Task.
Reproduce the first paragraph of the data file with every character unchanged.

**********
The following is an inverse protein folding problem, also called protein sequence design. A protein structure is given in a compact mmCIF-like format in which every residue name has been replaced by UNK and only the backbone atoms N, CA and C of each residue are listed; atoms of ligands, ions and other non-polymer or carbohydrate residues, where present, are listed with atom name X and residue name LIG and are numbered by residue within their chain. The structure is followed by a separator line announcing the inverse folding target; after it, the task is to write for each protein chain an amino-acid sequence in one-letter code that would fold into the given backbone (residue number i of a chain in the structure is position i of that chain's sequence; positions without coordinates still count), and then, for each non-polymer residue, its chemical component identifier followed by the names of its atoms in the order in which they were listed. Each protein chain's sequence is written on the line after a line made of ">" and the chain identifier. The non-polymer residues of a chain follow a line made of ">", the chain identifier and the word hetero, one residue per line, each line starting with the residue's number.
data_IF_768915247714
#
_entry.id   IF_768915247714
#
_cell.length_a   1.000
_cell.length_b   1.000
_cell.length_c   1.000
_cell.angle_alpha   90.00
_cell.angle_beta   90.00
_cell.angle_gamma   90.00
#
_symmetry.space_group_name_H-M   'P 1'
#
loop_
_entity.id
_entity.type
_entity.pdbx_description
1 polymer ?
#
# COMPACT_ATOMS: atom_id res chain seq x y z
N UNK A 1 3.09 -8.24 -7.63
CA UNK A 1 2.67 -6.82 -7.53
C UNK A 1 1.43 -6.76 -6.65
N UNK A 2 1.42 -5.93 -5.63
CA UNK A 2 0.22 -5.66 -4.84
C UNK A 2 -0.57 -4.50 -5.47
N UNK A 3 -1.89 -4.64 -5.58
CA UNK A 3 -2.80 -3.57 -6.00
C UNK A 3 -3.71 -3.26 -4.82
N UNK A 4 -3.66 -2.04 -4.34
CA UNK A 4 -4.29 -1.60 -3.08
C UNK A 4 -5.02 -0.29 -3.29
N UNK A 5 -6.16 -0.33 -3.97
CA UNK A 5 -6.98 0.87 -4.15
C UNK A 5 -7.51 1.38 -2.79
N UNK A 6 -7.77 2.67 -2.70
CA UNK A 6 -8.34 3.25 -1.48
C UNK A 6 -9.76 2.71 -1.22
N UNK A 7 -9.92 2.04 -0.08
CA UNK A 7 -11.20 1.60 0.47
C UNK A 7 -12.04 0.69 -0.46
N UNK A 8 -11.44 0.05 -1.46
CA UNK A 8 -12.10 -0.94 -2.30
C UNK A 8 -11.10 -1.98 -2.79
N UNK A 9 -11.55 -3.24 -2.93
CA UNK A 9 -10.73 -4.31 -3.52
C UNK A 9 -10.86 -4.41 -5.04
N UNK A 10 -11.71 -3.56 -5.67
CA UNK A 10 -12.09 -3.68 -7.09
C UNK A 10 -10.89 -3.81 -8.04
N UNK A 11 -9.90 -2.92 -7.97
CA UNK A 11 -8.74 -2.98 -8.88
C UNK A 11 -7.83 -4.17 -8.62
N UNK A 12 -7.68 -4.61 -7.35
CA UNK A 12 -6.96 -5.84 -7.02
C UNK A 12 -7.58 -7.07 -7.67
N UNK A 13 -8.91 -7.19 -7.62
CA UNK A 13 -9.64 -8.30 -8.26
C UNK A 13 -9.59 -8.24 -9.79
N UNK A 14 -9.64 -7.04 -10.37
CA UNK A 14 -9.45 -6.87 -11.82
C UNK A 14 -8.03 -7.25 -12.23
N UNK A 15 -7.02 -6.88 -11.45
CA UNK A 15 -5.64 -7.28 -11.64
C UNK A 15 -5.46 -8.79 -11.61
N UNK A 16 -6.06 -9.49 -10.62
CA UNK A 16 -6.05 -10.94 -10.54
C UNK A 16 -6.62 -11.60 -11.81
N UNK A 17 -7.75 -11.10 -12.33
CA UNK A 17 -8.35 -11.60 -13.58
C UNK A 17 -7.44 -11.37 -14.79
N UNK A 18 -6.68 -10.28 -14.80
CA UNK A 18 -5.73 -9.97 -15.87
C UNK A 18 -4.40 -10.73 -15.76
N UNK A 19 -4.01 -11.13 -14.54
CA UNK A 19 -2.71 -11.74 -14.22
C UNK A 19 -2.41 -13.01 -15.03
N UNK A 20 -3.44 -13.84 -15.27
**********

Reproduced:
The following is an inverse protein folding problem, also called protein sequence design. A protein structure is given in a compact mmCIF-like format in which every residue name has been replaced by UNK and only the backbone atoms N, CA and C of each residue are listed; atoms of ligands, ions and other non-polymer or carbohydrate residues, where present, are listed with atom name X and residue name LIG and are numbered by residue within their chain. The structure is followed by a separator line announcing the inverse folding target; after it, the task is to write for each protein chain an amino-acid sequence in one-letter code that would fold into the given backbone (residue number i of a chain in the structure is position i of that chain's sequence; positions without coordinates still count), and then, for each non-polymer residue, its chemical component identifier followed by the names of its atoms in the order in which they were listed. Each protein chain's sequence is written on the line after a line made of ">" and the chain identifier. The non-polymer residues of a chain follow a line made of ">", the chain identifier and the word hetero, one residue per line, each line starting with the residue's number.